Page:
How does one juggle medical school, an internship and being a mother? If you ask Northeast Ohio Medical University student Keira Wilson, she’ll tell you it’s all about having a good support system.
Wilson, a rising second-year College of Medicine student, matriculated to the University through the NEOMED-Cleveland State University Partnership for Urban Health. As a Northeast Ohio native, Wilson found value in the pathway, as she intends to remain and practice in the area once she earns an M.D.
Throughout her time at CSU and NEOMED, Wilson notes how supportive her family and both universities have been.
It’s that constant backing that allowed her to apply for and accept an internship on campus.
An innovative internship
While Wilson was searching for unique summer research opportunities, she stumbled upon the REDIzone® Future MedTech Entrepreneur Internship — a program she hadn’t heard of before.
The inaugural program, supported by a grant from the Burton D. Morgan Foundation, provides medical, pharmacy, business and law students opportunities to learn from regional experts in medical innovation.
Over the course of the six-week paid internship, Wilson has been interested in learning what goes into developing medical innovations and pitching them; identifying the product’s market; calculating how much money businesses may need from investors and more. The program will conclude with a Shark Tank style presentation.
Wilson’s takeaway from the program this far goes beyond the basics of product development. She likes to put experiences into perspective and look at the big picture.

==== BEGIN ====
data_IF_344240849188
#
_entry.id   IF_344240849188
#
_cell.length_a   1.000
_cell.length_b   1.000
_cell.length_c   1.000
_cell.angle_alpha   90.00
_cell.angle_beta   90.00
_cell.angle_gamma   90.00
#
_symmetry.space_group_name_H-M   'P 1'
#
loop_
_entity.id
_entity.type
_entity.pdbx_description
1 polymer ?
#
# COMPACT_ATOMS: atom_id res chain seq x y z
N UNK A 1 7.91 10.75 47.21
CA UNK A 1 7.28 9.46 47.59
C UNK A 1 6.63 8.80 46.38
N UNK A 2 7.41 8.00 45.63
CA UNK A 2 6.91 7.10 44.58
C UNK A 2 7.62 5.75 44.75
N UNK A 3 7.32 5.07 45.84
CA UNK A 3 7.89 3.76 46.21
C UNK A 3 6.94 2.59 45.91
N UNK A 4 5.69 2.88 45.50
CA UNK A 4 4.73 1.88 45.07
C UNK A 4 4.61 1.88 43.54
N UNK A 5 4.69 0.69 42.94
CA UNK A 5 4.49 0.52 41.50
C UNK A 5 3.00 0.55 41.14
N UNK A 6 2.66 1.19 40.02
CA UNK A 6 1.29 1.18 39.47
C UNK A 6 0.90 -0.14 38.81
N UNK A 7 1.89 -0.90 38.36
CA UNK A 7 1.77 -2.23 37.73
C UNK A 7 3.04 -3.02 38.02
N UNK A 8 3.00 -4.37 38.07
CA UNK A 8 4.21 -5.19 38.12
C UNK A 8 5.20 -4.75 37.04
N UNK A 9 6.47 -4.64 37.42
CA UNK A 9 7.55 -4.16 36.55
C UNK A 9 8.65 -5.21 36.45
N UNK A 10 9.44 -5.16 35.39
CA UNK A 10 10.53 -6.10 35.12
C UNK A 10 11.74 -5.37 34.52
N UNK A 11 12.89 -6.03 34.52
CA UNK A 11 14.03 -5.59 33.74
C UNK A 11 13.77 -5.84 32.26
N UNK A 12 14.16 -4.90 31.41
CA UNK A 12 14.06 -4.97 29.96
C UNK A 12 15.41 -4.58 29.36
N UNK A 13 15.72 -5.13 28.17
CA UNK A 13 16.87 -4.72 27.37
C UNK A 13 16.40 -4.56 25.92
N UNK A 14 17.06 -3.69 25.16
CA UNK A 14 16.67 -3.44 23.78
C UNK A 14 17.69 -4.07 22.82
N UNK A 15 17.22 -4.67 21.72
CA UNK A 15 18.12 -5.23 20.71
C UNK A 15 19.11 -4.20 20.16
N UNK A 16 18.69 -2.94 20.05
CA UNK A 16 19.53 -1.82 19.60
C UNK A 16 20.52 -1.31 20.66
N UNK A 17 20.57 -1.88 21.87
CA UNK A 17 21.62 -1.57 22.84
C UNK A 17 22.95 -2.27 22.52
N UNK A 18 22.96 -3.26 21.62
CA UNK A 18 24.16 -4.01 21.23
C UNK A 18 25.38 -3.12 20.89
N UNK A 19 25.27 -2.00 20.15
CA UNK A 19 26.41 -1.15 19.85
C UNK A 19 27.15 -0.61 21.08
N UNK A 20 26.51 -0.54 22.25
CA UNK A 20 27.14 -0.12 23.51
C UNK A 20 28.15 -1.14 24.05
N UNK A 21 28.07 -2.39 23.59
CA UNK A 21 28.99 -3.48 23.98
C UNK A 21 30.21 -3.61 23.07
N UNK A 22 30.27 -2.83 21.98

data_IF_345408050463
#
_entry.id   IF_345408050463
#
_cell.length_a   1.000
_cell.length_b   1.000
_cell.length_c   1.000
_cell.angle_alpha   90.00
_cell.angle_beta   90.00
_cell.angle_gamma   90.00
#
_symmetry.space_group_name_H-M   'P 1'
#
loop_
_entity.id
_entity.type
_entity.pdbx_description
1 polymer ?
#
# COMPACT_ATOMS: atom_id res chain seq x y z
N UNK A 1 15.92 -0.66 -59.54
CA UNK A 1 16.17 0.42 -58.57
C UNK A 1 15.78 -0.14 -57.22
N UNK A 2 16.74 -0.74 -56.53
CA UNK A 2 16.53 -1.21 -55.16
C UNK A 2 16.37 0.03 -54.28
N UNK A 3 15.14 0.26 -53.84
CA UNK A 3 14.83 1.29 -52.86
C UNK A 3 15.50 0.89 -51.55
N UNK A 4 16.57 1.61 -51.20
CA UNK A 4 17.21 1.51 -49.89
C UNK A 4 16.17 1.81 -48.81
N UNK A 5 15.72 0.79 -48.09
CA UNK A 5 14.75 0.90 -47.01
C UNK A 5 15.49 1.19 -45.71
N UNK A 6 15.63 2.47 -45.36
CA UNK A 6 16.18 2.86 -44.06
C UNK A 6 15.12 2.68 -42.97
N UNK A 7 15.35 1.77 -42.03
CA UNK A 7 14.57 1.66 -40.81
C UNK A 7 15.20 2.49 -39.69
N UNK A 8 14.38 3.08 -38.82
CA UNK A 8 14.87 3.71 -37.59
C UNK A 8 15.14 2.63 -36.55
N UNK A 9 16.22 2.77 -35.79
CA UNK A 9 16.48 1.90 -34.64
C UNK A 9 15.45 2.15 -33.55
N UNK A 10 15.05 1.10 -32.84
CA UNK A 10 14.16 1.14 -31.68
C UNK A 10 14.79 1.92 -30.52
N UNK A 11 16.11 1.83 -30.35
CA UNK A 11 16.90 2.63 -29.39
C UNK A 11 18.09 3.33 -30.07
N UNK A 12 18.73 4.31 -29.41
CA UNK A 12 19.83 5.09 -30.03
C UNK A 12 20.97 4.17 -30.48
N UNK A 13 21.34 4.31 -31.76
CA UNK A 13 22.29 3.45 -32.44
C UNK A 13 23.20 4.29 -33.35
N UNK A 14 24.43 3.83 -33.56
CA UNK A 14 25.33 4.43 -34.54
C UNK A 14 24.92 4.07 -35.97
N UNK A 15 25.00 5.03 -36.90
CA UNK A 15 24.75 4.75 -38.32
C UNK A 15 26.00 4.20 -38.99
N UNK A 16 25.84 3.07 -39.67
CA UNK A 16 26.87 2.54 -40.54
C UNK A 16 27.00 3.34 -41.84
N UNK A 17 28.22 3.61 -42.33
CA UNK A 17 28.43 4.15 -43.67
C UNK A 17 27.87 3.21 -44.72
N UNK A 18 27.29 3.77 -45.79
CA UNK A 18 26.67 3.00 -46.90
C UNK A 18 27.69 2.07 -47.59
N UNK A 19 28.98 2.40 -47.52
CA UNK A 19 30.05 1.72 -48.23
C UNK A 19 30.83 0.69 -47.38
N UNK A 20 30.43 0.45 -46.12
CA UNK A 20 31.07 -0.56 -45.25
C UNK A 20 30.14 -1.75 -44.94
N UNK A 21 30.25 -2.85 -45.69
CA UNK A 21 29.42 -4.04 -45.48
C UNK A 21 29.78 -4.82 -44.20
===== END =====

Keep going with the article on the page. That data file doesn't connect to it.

“If you see an area in medicine or life in general, that you would like to improve, have the confidence to go for it. It seems like that’s how a lot of these innovations have come about,” says Wilson.
Aside from spending a great portion of her summer as an innovator in-training, Wilson also volunteers as a teaching assistant for NEOMED’s Anatomy Academy, a two-week immersive anatomy institute led by Dana Peterson, Ph.D., an associate professor of anatomy and neurobiology.
“I just wanted more experience with the body’s structures. And if you’re teaching it, you have to have a better understanding of it yourself. So this is also my way of starting to study for Step 1 (the board exam required after the second year of medical school) earlier,” explains Wilson.
With Wilson’s drive and the help of her support system, this student is setting herself up for success.